This two-family house on Bainbridge Street has some original detail, and the potential to be a nice single-family residence, or duplex-plus-rental.
This three-story townhouse is bright, tranquil and quite lovely, having been renovated with some nice finishes and a designer's eye. It's at 189 Huntington Street, at the south end of Carroll Gardens.
This yellow clapboard house at 72 Hicks Street is one of the oldest houses in Brooklyn Heights and has been written about on this site umpteen times. It was built in 1825, according to the listing, and has had many updates over the years.
We see what appear to be three original Federal style mantels as well as later 19th century alterations, including a late Victorian screen and wall coverings in a hallway. The house is 25 feet wide.
Recent updates include a new kitchen and baths with stone counters and tile, a media room, exercise room, office and laundry room. There is also a landscaped garden with flowering trees.
The mechanicals are all new and the house has a combination of central air and mini splits (to preserve the details). It’s set up as a triplex over a garden floor apartment.
The house last sold for $2,900,000 in 2009. The new ask is $10,750,000. Do you think that’s a stretch or about right for this historic home?
We’re not always big fans of renovations that merge the old and the new, but here we think the architect hit one out of the ballpark. This Romanesque Revival brownstone at 300 Prospect Place retains quite a few original details, including elaborate wood mantels and moldings, among carefully inserted modern features.
The overall vibe is rustic industrial. Perhaps the most unusual feature is the staircase, which has moved to the rear and bypasses the garden-floor rental completely.
It doesn’t get much grander than this Italianate at 166 Lefferts Place in Bed Stuy. The main attractions here are the elaborately detailed Italianate marble mantels — there are six.
The house also has its original front doors, shutters, inlaid floors, two pier mirrors, and many other original details. Click through for more photos and to see the well-preserved exterior.
It’s set up as two floor-through apartments over an owener’s duplex but the floor plan looks intact and easy to convert to a triplex or one-family. It appears to have been recently updated, with high-end appliances and granite counters in the owner’s kitchen.
An open house is scheduled for this Sunday, the 19th. What do you think of it and the ask of $2,100,000?
This circa-1900 standalone Victorian with a porch is similar to what you’d find in Ditmas but more affordable because it’s in East Flatbush. There are great original details, including mantels, built-ins, the stair, and wood work.
The floor plan is roomy and grand, with three parlors and big openings on the ground floor and five bedrooms upstairs. The kitchen appears to have been last updated in the 1970s, and there are no photos of the two bathrooms.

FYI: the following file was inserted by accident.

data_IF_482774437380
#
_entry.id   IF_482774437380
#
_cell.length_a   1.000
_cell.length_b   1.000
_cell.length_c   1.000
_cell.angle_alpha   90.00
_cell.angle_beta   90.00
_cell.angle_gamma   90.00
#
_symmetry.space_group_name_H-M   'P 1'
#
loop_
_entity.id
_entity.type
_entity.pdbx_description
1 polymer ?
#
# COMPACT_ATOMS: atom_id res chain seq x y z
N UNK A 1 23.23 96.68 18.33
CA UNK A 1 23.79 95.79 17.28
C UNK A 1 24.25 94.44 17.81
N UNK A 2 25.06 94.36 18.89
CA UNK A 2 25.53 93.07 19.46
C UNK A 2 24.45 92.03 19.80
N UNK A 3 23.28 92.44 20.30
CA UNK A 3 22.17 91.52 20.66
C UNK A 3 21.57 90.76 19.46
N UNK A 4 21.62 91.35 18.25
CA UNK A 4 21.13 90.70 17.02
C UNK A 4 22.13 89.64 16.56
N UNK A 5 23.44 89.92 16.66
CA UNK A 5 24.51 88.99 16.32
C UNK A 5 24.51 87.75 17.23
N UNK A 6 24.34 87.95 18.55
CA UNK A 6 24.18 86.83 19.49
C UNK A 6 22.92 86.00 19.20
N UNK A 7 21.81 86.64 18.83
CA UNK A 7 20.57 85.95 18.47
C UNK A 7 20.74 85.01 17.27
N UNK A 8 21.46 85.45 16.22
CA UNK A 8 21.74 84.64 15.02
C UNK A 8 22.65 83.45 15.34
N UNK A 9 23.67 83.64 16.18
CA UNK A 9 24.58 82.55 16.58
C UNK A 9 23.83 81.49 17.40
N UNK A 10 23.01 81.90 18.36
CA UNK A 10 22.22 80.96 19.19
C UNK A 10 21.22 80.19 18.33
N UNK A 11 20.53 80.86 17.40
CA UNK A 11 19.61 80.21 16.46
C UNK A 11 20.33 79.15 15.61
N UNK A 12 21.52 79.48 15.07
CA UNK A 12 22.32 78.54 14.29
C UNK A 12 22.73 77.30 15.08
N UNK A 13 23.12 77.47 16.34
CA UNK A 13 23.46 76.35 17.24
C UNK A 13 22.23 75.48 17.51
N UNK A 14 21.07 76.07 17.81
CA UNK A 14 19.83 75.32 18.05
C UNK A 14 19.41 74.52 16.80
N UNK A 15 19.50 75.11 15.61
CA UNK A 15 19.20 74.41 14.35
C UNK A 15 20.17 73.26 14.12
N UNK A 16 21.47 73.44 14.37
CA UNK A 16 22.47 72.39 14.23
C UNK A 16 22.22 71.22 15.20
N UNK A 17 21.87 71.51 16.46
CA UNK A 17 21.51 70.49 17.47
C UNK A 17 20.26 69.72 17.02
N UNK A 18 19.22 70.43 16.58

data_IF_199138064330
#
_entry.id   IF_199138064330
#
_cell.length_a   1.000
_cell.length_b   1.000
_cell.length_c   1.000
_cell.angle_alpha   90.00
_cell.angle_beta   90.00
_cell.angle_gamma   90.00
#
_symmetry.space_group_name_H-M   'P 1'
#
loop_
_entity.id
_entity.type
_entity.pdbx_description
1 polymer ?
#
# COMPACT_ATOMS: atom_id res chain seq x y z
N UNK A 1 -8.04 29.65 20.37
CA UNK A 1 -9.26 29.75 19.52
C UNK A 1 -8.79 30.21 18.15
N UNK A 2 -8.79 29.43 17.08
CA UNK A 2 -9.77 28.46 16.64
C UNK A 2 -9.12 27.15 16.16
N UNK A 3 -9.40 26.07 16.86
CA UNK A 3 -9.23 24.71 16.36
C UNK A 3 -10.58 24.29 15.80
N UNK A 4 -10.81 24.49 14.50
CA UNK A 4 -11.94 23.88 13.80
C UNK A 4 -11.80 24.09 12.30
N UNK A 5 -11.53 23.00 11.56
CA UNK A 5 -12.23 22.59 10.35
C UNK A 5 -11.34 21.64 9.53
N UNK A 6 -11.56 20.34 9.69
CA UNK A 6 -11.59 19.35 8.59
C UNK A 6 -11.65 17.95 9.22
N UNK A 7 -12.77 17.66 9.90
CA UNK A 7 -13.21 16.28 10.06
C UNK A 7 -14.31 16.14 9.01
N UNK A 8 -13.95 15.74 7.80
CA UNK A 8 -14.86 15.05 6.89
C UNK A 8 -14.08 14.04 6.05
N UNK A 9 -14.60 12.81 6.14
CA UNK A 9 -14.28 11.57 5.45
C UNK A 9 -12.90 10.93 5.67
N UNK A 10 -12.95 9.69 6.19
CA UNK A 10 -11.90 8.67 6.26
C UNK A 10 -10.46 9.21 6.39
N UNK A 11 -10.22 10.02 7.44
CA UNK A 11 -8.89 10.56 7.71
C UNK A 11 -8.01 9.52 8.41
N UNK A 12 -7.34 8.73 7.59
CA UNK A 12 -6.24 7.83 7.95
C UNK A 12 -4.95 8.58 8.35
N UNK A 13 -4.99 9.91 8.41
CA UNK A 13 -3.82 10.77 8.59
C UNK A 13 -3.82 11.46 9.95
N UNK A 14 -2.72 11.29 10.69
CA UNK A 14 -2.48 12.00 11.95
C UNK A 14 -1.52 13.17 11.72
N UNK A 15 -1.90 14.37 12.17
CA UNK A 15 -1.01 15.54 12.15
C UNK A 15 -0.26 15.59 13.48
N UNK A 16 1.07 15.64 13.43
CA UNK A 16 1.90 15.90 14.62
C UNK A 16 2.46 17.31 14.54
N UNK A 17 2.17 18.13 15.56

What do you think of it for $749,000? Click through for more photos and a floor plan.
This over-the-top Queen Anne brownstone in very good estate condition has been a House of the Day four times already — a record.
A little history: The Crown Heights home sold in 2008 for $999,990, then went into lis pendens. It sold again in September for $800,000, to what appears to be a real estate firm.
The exterior is an eye-catcher, with a turret and rusticated brownstone and red brick facade. The inside features oodles of woodwork, marble mantels, and a center hall stair with a fireplace and built-in seating in a niche. The marble sinks in the passthroughs and bathrooms are still intact, and there are lots of built-ins. The floor plan looks unchanged. (It’s a one-family.)
We imagine it will need the works, inside and out but, based on the photos, it’s in way better condition than most we see. What do you think of it and the new ask of $1,850,000?
This large Neo-Grec brownstone with SRO issues has been on and off the market for years. Now it’s back, and these magic words have appeared in the listing: “this property will be delivered vacant, with approved plans and a Certificate of No Harassment.”
It’s in estate condition and will need a lot of work, but it has good bones and could be very elegant when finished. The exterior in particular is charming, and the rooms are grand with quite a few original details. It was a House of the Day in 2013.
Do you think it’s an attractive proposition, for an ask of $6,250,000?
This classic Renaissance Revival limestone in the Manor has pretty much every original detail and looks to be in immaculate condition. Yes, it has its original built-in icebox, marble sinks in the passthroughs, and even an original copper sink in the butler’s pantry.
Designed by architect George Lawton and built in 1899, it also has wedding-cake plaster details, stained glass, a triple parlor, pocket doors, pier mirror, three mantels and original oak floors, according to the listing. The kitchen is a little monotone for our tastes but would be easy to update with paint, counters, and paneling for the island.
Asking $2,225,000, it’s priced in line with recent record setters in the area. What do you think of the house and the ask?
This Windsor Terrace limestone right on the park could benefit from a more serene paint scheme but otherwise appears to be in good, move-in condition, at least going by the photos. There’s also tons of original detail and, unusually, two staircases.
The floor plan takes some studying. The house is set up as an owner’s duplex sandwiched betwen top floor rental and garden floor rental floor throughs. The owner’s duplex has its own center hall staircase not shared by the rentals.
The Beaux-Arts exterior is elaborate and intact, with strong neo-Classical details and an original front door. Do you think the ask of $3,000,000 is about right, given the location and condition?